You can find some of our other tools and resources here. Also, if you’re needing assistance with improving your team’s work processes or developing more innovative solutions, contact us to find out more about our workshops.

Don’t forget to like, share and leave your comments. Thanks.

A Conversation with Robert Skrobe, Dallas Design Sprint

“If you’re going to approach a client with a solutions-first approach, you’re going to lose.”


You have had extensive experience in User-Centred Design, how would you describe a product or service that is centred around users?

They typically favour metrics like adoption rates, usage and time spent.

What do you think about incorporating User-Centred Design and analytics for business pitches?

I don’t think it’s a good idea for two reasons.  One, you’re coming into the pitch with some information about their audiences that may or may not be true.  If you’re citing existing paid or free research, chances are they have direct data on their users and customers that are fresher and more relevant.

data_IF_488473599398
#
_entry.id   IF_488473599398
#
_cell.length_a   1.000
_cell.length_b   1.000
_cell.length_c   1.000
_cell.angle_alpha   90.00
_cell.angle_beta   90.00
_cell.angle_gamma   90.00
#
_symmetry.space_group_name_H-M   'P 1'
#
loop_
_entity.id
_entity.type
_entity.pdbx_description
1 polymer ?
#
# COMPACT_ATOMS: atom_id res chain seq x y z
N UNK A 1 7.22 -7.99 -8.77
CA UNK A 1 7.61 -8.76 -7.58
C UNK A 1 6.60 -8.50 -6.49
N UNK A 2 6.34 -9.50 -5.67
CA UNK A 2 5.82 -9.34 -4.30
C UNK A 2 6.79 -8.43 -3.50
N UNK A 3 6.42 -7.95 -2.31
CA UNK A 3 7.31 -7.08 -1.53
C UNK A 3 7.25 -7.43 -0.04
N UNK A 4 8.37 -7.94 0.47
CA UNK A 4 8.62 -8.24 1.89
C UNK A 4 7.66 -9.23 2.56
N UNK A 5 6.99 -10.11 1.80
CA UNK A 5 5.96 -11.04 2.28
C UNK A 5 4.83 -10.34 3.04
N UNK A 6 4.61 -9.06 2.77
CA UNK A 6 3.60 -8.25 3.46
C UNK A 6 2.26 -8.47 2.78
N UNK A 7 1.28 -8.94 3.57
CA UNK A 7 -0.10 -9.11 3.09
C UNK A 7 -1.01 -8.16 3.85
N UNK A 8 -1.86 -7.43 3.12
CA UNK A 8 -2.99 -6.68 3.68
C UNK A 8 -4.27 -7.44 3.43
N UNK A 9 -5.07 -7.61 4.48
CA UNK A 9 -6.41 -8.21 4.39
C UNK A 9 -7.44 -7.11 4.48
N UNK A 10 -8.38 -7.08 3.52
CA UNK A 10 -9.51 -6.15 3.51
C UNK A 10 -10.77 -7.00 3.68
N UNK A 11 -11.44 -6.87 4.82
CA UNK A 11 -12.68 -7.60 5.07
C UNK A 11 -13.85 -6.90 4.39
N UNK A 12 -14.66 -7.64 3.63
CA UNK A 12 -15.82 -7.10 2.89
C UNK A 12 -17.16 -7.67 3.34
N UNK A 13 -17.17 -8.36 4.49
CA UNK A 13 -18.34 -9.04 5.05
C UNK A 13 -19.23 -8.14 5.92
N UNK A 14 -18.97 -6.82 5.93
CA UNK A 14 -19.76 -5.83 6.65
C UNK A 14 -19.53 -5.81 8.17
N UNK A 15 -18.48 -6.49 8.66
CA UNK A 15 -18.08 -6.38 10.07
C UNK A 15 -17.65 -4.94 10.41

Two, you have to understand what their problems are before pitching solutions.  If you’re going to approach a client with a solutions-first approach, you’re going to lose.

“If you’re going to approach a client with a solutions-first approach, you’re going to lose.”

How would you say companies can innovate around their services in ways that bring value to them as a business and also to their customers?

By watching the customer, seeing what they do and making products or services that bring them value.

In the area of using customer feedback, how would you say teams can balance the insights gotten from the customer in building their solution? (you know Steve Jobs once said “people don’t know what they want until you show it to them”)